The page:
DARK ONE, VOL. 1
Created & Story by: Brandon Sanderson
Written by: Jackson Lanzing and Collin Kelly
Drawn by: Nathan Gooden
Published by: Vault Comics
WHAT IS IT?
A dark modern fantasy that blurs the line between black and white, with our protagonist torn between two worlds and a dark destiny that awaits him.
It has all the hallmarks of Brandon Sanderson's writing: detailed worlds, creative histories and mysteries, and an addictive story. Mix that with the world-hopping of Steven King's The Talisman and you're pretty close to this comic.
WHAT’S IT ABOUT?
Paul Tanasin is having a hard time.
Haunted by terrifying visions and the ghost of a sister he never had, he seems like a puzzle piece that belongs to an entirely different puzzle.
Soon, Paul falls into a world so different from his own – a world filled with magic and adventure. With beautiful, sword-wielding Princess Feotora at his side, this other world would be far preferable to the one he calls "home." That is, if it weren't for the dark destiny that awaited him.
Will Paul be able to escape his fate and side with the side of light? Or are there more shades of gray to this story than it seems?
This is my first time reading a Nathan Gooden comic and, my goodness, have I been missing out. Gooden excels at facial expressions, panel layouts, and tone – or, at least, those are my favorite parts of his art. Gooden sells the title's promised darkness in scenes dripping with dread and shadows. Even with very little time with the characters, you understand them through their body language and the personality written on their faces, ranging from stoic or steadfast to morose or completely unhinged.
Overall, Gooden's style leans toward photorealistic characters and environments, but with a slight dramatic interpretation, treating the medium more like theatre and less like film. You get a very strong sense of Vertigo, like you're reading a classic Vertigo title with the visual clarity of 2020.
Gooden is a pro – he uses establishing shots well and leaves plenty of room for dialogue, and this is especially helpful with Sanderson comics, which can change location often and can sometimes have a good deal of dialogue and exposition on a page.
Though it's difficult to know what to attribute to creator, Brandon Sanderson, and co-writers Jackson Lanzing & Collin Kelly, the three work excellent magic together. Characters are three-dimensional, fitted with their own goals and flaws and personalities, and these motivations lead to strange bedfellows and enemies who would otherwise be friends.
Everything about this comic turns tropes on their head. Paul's a protagonist who feels like he doesn't belong. He's transported to another world, but whether he'll save the day like so many adventurers before him, or bring it to destruction, is still to be seen. This extends to themes of light and dark, good and evil, optics and interpretation in a way that's unique for a fantasy story. The beginning may seem like traditional fantasy, but the more you read, the more differentiated this story becomes. This ties closely with one of the book's central themes, "optics," and makes you wonder at what the "real" story might be behind your other favorite tales.
AndWorld Design's lettering style shows mastery of the craft without a desire for the spotlight. There's so much attention given to different sizes of sound effects, typefaces, when balloons stay within the panel vs when they break the border. But the sound effects never cease to amaze. Parallel to a blade. Big and explosive. Small and almost invisible. Almost. And the one page that's almost entirely sound effects! It's so much fun.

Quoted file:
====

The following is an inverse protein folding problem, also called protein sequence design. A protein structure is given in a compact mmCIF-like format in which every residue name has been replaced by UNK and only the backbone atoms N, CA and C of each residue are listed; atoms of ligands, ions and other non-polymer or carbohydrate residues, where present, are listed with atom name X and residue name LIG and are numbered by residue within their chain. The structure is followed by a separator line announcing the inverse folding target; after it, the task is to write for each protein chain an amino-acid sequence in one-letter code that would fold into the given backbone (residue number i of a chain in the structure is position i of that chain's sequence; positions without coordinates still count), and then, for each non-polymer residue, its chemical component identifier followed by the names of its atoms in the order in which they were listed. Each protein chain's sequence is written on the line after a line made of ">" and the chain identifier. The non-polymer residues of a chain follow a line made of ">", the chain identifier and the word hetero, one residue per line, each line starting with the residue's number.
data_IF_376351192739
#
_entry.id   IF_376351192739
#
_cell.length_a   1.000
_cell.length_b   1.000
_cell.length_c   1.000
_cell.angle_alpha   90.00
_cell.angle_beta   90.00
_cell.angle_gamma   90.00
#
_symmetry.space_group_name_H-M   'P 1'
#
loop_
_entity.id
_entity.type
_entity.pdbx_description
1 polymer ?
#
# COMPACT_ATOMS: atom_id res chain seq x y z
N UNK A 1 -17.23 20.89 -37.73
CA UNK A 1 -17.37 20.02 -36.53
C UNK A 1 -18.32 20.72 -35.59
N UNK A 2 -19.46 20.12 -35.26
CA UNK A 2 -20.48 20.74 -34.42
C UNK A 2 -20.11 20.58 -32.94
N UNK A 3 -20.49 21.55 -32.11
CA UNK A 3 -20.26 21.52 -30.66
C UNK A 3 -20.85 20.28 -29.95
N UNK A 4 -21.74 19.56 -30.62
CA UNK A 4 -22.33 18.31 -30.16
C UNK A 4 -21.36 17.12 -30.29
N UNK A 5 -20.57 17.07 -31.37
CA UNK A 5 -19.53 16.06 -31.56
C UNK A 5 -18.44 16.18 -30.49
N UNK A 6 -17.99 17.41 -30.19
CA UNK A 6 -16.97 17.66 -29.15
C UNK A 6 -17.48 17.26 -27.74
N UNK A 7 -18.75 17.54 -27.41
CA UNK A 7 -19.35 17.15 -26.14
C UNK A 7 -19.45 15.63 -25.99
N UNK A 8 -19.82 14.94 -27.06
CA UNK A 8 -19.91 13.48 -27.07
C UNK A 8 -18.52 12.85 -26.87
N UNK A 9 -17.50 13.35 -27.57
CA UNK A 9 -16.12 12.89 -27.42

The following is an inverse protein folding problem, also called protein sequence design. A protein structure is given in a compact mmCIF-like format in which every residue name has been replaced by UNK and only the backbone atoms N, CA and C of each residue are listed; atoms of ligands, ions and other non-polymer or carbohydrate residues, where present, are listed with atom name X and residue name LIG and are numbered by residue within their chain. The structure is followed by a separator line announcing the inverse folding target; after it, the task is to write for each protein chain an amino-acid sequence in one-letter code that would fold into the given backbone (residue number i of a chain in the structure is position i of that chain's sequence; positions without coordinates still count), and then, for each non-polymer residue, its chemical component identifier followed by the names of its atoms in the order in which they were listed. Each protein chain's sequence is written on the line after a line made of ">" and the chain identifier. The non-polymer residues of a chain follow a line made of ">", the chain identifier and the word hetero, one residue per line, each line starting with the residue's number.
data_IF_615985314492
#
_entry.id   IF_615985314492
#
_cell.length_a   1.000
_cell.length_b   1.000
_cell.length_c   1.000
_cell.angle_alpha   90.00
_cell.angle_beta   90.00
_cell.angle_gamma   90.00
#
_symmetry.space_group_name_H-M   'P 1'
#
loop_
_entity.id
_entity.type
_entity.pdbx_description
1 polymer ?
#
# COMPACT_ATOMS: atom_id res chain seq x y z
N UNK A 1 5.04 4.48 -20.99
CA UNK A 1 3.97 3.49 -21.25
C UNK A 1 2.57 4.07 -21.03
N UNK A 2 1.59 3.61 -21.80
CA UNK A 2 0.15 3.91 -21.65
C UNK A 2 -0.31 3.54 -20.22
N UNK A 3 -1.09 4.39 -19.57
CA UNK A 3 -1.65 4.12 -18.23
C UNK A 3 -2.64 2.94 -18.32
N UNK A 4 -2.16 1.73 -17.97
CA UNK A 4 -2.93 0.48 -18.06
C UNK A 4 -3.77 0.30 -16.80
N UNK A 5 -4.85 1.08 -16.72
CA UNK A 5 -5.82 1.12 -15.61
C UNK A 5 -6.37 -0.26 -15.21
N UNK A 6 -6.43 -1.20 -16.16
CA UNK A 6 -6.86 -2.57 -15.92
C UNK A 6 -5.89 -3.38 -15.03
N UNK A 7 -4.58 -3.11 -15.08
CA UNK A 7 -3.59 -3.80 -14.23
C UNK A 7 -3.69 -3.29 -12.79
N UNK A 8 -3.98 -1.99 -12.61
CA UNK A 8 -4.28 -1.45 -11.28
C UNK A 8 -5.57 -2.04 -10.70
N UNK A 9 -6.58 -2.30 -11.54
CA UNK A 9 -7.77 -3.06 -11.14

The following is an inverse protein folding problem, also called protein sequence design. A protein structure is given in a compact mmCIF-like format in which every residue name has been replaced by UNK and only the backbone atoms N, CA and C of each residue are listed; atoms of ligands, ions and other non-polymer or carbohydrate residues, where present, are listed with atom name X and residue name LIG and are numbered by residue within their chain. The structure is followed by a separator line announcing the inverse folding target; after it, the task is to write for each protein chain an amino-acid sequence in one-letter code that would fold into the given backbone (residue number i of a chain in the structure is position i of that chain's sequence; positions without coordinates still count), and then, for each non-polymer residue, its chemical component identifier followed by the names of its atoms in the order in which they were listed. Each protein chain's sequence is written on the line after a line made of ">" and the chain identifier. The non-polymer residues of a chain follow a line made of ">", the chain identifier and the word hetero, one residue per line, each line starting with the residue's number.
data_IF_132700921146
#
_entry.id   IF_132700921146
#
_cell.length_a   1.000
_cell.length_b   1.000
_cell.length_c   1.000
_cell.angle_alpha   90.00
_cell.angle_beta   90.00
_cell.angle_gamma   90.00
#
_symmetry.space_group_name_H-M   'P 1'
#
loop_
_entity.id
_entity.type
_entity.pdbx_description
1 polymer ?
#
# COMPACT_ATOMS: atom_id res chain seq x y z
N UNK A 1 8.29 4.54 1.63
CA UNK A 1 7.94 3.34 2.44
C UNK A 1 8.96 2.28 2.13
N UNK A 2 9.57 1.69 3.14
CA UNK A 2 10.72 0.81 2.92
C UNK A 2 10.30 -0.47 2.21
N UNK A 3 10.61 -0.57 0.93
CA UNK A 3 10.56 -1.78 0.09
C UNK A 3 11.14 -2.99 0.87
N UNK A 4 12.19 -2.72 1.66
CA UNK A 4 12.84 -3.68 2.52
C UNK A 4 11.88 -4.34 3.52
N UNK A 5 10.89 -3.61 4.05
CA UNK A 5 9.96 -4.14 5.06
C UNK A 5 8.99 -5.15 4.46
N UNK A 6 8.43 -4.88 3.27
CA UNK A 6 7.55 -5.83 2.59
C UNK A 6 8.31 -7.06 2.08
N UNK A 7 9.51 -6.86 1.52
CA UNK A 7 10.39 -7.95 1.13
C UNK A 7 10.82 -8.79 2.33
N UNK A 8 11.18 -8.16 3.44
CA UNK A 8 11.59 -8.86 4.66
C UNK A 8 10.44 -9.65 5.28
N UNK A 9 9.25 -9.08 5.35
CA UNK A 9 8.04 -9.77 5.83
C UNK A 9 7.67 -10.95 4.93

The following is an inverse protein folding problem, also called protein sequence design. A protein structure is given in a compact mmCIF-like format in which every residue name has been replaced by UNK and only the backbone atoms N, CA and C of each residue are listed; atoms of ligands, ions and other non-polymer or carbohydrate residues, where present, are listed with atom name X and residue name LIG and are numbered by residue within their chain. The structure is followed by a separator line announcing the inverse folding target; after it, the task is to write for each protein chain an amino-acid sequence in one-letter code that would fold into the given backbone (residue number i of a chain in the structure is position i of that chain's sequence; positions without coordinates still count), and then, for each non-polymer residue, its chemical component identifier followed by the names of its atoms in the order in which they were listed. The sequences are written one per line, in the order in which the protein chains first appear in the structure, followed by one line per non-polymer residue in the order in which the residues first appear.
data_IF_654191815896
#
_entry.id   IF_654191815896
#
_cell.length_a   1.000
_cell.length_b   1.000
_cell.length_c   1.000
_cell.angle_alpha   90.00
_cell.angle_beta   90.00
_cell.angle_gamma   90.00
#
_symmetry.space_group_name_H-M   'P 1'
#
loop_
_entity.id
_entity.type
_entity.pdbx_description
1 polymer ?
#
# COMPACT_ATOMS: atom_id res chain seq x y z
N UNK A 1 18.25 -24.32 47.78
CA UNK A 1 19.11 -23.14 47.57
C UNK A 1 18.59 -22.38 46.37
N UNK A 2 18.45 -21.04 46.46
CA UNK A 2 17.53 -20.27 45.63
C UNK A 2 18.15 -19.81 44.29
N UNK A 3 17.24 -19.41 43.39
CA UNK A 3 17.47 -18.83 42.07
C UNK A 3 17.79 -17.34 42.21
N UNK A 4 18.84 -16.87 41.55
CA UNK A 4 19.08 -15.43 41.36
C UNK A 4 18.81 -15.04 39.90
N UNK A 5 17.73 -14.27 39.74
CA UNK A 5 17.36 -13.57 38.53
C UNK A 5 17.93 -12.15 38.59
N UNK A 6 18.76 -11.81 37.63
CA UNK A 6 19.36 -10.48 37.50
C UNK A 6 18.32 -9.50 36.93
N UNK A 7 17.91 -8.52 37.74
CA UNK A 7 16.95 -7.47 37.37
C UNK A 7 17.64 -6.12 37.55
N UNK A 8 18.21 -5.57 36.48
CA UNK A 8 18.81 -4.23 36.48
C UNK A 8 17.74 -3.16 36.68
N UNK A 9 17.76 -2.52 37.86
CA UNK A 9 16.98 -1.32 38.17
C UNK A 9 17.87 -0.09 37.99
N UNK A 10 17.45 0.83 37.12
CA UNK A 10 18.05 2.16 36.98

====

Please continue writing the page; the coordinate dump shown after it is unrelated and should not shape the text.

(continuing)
It may seem small, but AndWorld's letterer(s) use just the right cadence of bolding and italicizing the words to give you an exact sense of how the characters would speak. Balloons are usually contained within the panel borders, but every now and then, they break the border for a little extra emphasis.
The page that IS almost entirely sound effects is one example of many of how this isn't simply a Brandon Sanderson story adapted to the comic book medium. This is a comic that wouldn't work nearly as well in any other medium. It's meant to be a comic book, and the massively talented creative team prove that in the pages of this first volume.
There's a lot here for Sanderson fans. While, as mentioned, it's hard to say who's responsible for what, amidst all the people who had a hand in bringing this comic to life, you can still see Sanderson's fingerprint on the story. Interstitial chapters that hint at the history leading up to modern events. A class structure in need of a hero to destroy it. A unique and memorable adventure in a rich fantasy world. Strong, three-dimensional women. Reveals that will make you stop in your tracks to fully absorb how this one fact could change everything.
Also typical of Sanderson, this first volume is a complete story, but it is not, however, THE complete story. Things do not seem finished by the end of this first volume, and many seeds have been planted here that are not ready to be harvested yet.
I mentioned "optics" before, and I want to talk a little more on that. The concept is such a behind-the-scenes thing, a concept used by PR firms to gauge public perception. But this story places it front and center, with characters talking about "The Narrative" like others might talk about prophecy or destiny. The ruler of the fantasy land is called "The Chronicle King" and another character named something similar to a main element of all stories.
Personally, I'd love to know how editor, Adrian F. Wassel, would edit a story like this one, created by a fantasy titan like Sanderson. It has so many moving parts, and such a talented team, I want to see how it came to life.
Um, in my notes, I just have "Feotora is a badass" written over and over again. This is an accurate statement. She is originally presented as daughter of the king and a likely love interest, but she's a three-dimensional character all her own. Her “I’m not a lady” comment earned a well-deserved fist pump. Then paying it off with “I’m the princess” as she dives into battle flips the “damsel in distress” trope on its head.